'Freak wave caused shark-boat tragedy'

By Leila Samodien & Murray Williams

The shark-watching vessel that capsized off Gansbaai over the weekend was hit by a "freak or rogue" wave, the NSRI has confirmed.

Two Americans and a Norwegian died after the wave hit the 11-metre catamaran broadside and overturned it on Sunday morning.

"Without a shadow of a doubt it was a freak or rogue wave," the NSRI's Craig Lambinon said on Monday morning.

Witnesses had differing estimates of the wave's size, but sources said it would have had to have been around four metres in order to capsize Shark Team.

Lambinon said the size of the average swell running on Sunday morning had been a relatively small and calm 2m.

Mariette Hopley, chairperson of the Great White Shark Protection Foundation, said the swell itself had passed beneath the boat, as a swell would usually have. But on top of the swell was a freak wave.

"It came down right on top of them," she said.

All 10 tourists on board and the nine crew members were thrown into the sea, and the three who drowned had apparently been trapped beneath the vessel.

Police spokesperson Andre Traut has named the drowned tourists as Cassey Scott Lajeunesse, 35, from Maine, Christopher Tollman, 34, from California, and Kenneth Roque, 37, from Moss, Norway.

After the tragedy, the vessel was towed to Gansbaai harbour, where it was righted using a large crane, and hauled from the water on its trailer.

The group of 10 foreign tourists and nine crew members were shark-cage diving in the waters off Kleinbaai, a small town next to Gansbaai, when disaster struck.

A Londoner - who was aboard the vessel but asked not to be named - said they had just finished diving and were preparing to return to shore when he saw the wave approaching rapidly.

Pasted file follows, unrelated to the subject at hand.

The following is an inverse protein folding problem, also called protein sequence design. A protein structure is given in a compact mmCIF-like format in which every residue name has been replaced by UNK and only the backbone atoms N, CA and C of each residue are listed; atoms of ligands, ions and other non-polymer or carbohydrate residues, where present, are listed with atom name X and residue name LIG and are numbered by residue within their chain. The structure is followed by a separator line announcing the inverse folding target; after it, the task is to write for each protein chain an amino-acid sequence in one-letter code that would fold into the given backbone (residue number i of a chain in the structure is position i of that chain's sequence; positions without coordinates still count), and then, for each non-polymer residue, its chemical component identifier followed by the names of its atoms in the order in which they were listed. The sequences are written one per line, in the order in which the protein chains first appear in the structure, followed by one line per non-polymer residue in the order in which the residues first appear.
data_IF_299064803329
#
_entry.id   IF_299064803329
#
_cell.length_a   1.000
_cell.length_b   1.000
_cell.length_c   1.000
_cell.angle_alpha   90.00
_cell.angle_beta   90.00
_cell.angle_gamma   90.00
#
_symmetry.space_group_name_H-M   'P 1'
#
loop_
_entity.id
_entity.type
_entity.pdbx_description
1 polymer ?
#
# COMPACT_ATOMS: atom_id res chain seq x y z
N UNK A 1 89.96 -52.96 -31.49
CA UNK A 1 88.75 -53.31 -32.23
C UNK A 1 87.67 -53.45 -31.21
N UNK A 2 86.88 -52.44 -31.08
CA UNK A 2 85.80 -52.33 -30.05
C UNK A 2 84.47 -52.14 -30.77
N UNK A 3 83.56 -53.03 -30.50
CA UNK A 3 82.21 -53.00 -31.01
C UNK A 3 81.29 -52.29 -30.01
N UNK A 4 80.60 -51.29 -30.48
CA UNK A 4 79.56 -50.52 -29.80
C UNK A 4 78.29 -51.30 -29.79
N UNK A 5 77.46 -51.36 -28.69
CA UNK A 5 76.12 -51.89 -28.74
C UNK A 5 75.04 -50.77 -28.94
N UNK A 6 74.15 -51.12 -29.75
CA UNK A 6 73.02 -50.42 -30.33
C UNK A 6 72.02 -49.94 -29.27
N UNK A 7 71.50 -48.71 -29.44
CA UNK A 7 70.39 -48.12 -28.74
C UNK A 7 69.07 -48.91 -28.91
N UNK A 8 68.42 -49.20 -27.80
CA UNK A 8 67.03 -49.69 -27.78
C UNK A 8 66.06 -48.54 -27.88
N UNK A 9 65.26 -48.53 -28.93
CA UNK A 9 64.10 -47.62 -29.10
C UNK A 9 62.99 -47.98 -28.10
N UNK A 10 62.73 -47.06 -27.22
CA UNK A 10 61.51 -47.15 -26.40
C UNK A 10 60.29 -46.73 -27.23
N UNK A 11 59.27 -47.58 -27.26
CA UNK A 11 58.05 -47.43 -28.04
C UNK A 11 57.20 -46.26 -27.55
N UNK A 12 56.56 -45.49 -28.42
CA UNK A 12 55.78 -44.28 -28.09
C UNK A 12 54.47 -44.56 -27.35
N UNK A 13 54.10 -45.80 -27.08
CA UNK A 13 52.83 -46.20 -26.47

"It looked like a freak wave, something like the wave on the video of the (2004 Indian Ocean) tsunami. The captain shouted for us to grab hold of something, which we did.

"I've never seen anything like it... it just makes you respect nature more."

While he escaped the ordeal unharmed, his wife, who suffered a fractured shoulder, was one of seven people who were injured.

Two people were taken to a hospital in Hermanus.

The witness, who was visiting South Africa for the first time, said he was impressed with the rescue efforts.

"I didn't have time to think, I just tried to get to the surface (of the water). Another boat was there to rescue us by the time I reached the surface," he said.

He explained that while they had been "rolling over" wave after wave, they had been unfortunate that this wave had broken on the boat, overturning it completely.

It is believed the three who died might have been sucked under the boat after it capsized.

An anguished Jeandre Horn, a friend of the Americans Lajeunesse and Tollman, said it had been the first time the two men had gone shark-cage diving.

Horn, from Johannesburg, and both men had been living with his aunt in Gansbaai.

He said he had worked with one of them at oil company Chevron in the US.

"I suppose the ones who survived were just lucky," he said.

Shark-cage diving operator White Shark Project, which deployed the catamaran, believed Shark Team was one of the safest boats in the industry.

While sea conditions were relatively rough on Sunday with strong winds and 2m swells, White Shark Project co-owner Charmaine Beukes said conditions had not been as volatile earlier in the morning.

She said the incident was "regrettable", but that rescuers had been "amazing" in getting the victims safely to shore.

Before rescue officials could reach the boat, the crews of other operators, who were in the water at the time, had rushed to the rescue of the passengers.

They had hauled the passengers aboard just minutes after Shark Team overturned.

Lambinon also commended the actions of local boats that rushed to assist those in peril.